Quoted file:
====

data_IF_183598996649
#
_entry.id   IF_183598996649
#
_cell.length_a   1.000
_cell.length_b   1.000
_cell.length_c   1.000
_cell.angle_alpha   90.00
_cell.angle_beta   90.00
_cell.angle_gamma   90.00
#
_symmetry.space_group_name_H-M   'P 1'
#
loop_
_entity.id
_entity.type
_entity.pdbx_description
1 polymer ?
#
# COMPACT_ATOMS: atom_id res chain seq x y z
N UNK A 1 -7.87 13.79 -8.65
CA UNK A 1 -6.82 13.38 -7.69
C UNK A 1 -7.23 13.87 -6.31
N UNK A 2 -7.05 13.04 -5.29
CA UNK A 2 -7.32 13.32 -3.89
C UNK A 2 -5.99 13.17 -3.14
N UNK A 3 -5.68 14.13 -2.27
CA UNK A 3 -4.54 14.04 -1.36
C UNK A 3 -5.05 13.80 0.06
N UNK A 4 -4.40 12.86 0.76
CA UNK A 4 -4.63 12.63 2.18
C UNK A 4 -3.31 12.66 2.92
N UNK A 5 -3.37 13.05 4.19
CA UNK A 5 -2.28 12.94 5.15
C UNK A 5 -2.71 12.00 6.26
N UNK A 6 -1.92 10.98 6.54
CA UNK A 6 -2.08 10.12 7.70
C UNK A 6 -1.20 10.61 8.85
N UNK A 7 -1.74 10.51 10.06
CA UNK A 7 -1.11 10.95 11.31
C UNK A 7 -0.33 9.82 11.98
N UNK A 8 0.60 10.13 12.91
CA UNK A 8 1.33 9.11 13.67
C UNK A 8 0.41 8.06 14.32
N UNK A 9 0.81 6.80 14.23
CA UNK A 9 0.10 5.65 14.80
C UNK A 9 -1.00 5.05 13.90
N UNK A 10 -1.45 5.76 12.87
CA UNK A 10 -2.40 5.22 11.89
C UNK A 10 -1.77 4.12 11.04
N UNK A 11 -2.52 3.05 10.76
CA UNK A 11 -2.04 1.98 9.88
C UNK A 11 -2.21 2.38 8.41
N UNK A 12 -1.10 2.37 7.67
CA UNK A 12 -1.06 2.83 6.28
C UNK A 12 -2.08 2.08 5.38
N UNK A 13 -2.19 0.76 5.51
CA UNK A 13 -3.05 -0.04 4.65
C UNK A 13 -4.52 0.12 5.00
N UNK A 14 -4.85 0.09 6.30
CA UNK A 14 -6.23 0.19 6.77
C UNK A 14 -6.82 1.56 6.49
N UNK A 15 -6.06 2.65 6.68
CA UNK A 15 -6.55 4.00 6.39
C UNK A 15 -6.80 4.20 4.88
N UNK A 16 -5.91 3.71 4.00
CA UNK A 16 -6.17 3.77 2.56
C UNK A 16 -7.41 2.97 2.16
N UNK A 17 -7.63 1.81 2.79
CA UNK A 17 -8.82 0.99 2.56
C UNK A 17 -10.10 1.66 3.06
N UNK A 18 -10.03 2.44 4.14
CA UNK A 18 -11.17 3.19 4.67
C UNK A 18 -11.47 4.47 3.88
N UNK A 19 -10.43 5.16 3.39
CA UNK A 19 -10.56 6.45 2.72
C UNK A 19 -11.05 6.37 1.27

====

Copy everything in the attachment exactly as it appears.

data_IF_183598996649
#
_entry.id   IF_183598996649
#
_cell.length_a   1.000
_cell.length_b   1.000
_cell.length_c   1.000
_cell.angle_alpha   90.00
_cell.angle_beta   90.00
_cell.angle_gamma   90.00
#
_symmetry.space_group_name_H-M   'P 1'
#
loop_
_entity.id
_entity.type
_entity.pdbx_description
1 polymer ?
#
# COMPACT_ATOMS: atom_id res chain seq x y z
N UNK A 1 -7.87 13.79 -8.65
CA UNK A 1 -6.82 13.38 -7.69
C UNK A 1 -7.23 13.87 -6.31
N UNK A 2 -7.05 13.04 -5.29
CA UNK A 2 -7.32 13.32 -3.89
C UNK A 2 -5.99 13.17 -3.14
N UNK A 3 -5.68 14.13 -2.27
CA UNK A 3 -4.54 14.04 -1.36
C UNK A 3 -5.05 13.80 0.06
N UNK A 4 -4.40 12.86 0.76
CA UNK A 4 -4.63 12.63 2.18
C UNK A 4 -3.31 12.66 2.92
N UNK A 5 -3.37 13.05 4.19
CA UNK A 5 -2.28 12.94 5.15
C UNK A 5 -2.71 12.00 6.26
N UNK A 6 -1.92 10.98 6.54
CA UNK A 6 -2.08 10.12 7.70
C UNK A 6 -1.20 10.61 8.85
N UNK A 7 -1.74 10.51 10.06
CA UNK A 7 -1.11 10.95 11.31
C UNK A 7 -0.33 9.82 11.98
N UNK A 8 0.60 10.13 12.91
CA UNK A 8 1.33 9.11 13.67
C UNK A 8 0.41 8.06 14.32
N UNK A 9 0.81 6.80 14.23
CA UNK A 9 0.10 5.65 14.80
C UNK A 9 -1.00 5.05 13.90
N UNK A 10 -1.45 5.76 12.87
CA UNK A 10 -2.40 5.22 11.89
C UNK A 10 -1.77 4.12 11.04
N UNK A 11 -2.52 3.05 10.76
CA UNK A 11 -2.04 1.98 9.88
C UNK A 11 -2.21 2.38 8.41
N UNK A 12 -1.10 2.37 7.67
CA UNK A 12 -1.06 2.83 6.28
C UNK A 12 -2.08 2.08 5.38
N UNK A 13 -2.19 0.76 5.51
CA UNK A 13 -3.05 -0.04 4.65
C UNK A 13 -4.52 0.12 5.00
N UNK A 14 -4.85 0.09 6.30
CA UNK A 14 -6.23 0.19 6.77
C UNK A 14 -6.82 1.56 6.49
N UNK A 15 -6.06 2.65 6.68
CA UNK A 15 -6.55 4.00 6.39
C UNK A 15 -6.80 4.20 4.88
N UNK A 16 -5.91 3.71 4.00
CA UNK A 16 -6.17 3.77 2.56
C UNK A 16 -7.41 2.97 2.16
N UNK A 17 -7.63 1.81 2.79
CA UNK A 17 -8.82 0.99 2.56
C UNK A 17 -10.10 1.66 3.06
N UNK A 18 -10.03 2.44 4.14
CA UNK A 18 -11.17 3.19 4.67
C UNK A 18 -11.47 4.47 3.88
N UNK A 19 -10.43 5.16 3.39
CA UNK A 19 -10.56 6.45 2.72
C UNK A 19 -11.05 6.37 1.27